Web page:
In the context of the freedom of information, during the same period Lithuania’s society had to withstand the information war declared by the Union of Soviet Socialist Republics (USSR) against the Republic of Lithuania (which also implied the aim to discredit our national parliament – the mouthpiece of the nation’s will), and in the context of this war, the media had to identify the priorities of topics, sources and audiences in order to participate as the active and forceful factor of political communication.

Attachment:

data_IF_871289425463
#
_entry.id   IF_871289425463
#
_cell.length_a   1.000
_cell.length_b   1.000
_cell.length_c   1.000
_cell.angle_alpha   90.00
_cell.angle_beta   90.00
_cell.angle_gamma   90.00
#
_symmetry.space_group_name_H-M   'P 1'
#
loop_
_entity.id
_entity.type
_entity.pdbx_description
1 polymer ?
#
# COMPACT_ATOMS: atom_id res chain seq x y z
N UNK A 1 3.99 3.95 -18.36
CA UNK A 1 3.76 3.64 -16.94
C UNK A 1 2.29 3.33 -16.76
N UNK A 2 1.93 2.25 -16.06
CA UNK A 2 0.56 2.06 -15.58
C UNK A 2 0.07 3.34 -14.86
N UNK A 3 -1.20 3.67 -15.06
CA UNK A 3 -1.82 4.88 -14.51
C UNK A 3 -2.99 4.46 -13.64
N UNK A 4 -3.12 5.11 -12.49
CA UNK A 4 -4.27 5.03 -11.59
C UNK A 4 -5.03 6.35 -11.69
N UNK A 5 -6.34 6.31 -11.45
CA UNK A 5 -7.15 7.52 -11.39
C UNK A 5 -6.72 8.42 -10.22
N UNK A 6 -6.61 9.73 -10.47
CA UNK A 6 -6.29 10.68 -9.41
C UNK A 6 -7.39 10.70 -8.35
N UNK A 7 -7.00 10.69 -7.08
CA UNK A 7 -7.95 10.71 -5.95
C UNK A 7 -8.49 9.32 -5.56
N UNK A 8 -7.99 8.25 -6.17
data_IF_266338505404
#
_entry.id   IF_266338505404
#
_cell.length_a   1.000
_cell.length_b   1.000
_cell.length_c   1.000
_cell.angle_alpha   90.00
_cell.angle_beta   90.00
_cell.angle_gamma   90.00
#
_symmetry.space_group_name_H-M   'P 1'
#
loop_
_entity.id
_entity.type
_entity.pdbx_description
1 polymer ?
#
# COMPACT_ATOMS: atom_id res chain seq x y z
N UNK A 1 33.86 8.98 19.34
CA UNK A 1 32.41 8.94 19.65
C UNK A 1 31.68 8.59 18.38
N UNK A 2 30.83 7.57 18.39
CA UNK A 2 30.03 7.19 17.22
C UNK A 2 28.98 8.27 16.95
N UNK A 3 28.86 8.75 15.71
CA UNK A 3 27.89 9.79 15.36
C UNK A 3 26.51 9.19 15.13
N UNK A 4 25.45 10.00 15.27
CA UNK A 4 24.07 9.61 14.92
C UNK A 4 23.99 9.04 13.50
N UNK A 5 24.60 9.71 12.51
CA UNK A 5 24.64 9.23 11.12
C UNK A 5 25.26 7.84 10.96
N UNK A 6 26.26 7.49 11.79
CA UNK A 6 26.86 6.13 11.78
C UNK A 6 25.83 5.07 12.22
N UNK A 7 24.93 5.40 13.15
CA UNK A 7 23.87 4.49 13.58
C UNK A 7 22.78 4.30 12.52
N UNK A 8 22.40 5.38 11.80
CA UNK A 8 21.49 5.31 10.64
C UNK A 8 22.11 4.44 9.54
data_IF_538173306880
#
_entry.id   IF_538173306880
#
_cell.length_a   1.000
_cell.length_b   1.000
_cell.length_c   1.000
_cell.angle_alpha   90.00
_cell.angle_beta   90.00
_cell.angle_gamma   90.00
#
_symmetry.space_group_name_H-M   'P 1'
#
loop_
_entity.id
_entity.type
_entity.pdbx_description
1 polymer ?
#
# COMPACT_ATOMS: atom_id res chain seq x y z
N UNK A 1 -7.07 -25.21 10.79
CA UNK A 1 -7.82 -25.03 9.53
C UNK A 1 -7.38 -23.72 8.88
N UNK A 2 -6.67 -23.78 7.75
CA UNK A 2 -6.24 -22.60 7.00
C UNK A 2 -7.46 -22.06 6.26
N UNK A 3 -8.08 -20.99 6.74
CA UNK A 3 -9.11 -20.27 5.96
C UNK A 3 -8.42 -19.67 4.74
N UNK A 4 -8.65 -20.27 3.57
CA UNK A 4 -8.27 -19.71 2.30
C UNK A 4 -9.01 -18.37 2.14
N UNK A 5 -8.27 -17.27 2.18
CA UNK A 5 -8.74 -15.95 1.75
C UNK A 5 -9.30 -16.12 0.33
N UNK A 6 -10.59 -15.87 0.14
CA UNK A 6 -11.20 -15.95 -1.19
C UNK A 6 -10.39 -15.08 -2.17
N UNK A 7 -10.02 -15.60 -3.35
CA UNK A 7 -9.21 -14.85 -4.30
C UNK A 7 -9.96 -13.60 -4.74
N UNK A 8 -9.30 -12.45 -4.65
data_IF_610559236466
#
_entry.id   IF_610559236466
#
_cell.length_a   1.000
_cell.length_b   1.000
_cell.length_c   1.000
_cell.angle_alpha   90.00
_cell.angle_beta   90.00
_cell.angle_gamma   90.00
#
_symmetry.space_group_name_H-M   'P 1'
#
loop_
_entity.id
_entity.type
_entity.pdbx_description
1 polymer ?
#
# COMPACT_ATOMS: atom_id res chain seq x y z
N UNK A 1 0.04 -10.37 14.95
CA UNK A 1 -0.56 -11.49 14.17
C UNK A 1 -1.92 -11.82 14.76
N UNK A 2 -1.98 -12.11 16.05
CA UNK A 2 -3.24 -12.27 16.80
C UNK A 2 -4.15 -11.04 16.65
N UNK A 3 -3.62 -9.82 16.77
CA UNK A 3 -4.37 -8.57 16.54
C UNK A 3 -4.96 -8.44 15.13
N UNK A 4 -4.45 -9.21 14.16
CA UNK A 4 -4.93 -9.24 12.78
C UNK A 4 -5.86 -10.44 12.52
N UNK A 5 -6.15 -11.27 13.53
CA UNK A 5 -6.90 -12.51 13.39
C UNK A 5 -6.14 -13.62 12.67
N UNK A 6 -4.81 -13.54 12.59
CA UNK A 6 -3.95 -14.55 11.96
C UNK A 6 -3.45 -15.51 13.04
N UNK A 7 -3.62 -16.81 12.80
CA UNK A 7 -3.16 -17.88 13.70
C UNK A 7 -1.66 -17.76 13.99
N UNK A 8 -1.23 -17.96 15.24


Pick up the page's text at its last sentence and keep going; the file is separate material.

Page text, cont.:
At a closed sitting of the Parliament held on 06.06.1991, Chairman of the Supreme Council – Reconstituent Seimas and Head of State Vytautas Landsbergis, reminding that the Parliament had assigned the “Interim Defence Authority to lead the actions of physical (military) as well as political, information and other defence until the USSR aggression and war against Lithuania is stopped”, described the Lithuanian information policy as defensive. At that time when the new Lithuanian media system was forming, the Parliament assigned state information functions to the Lithuanian Television and Radio (housed in the building of the Parliament, because the Soviet troops had occupied the Head Office of the Lithuanian Radio and Television and the TV Tower in 1991); and the leaders of the Parliament established the national daily “Lietuvos Aidas”. The foundations for the information and analysis structures were laid in the Office of the Parliament.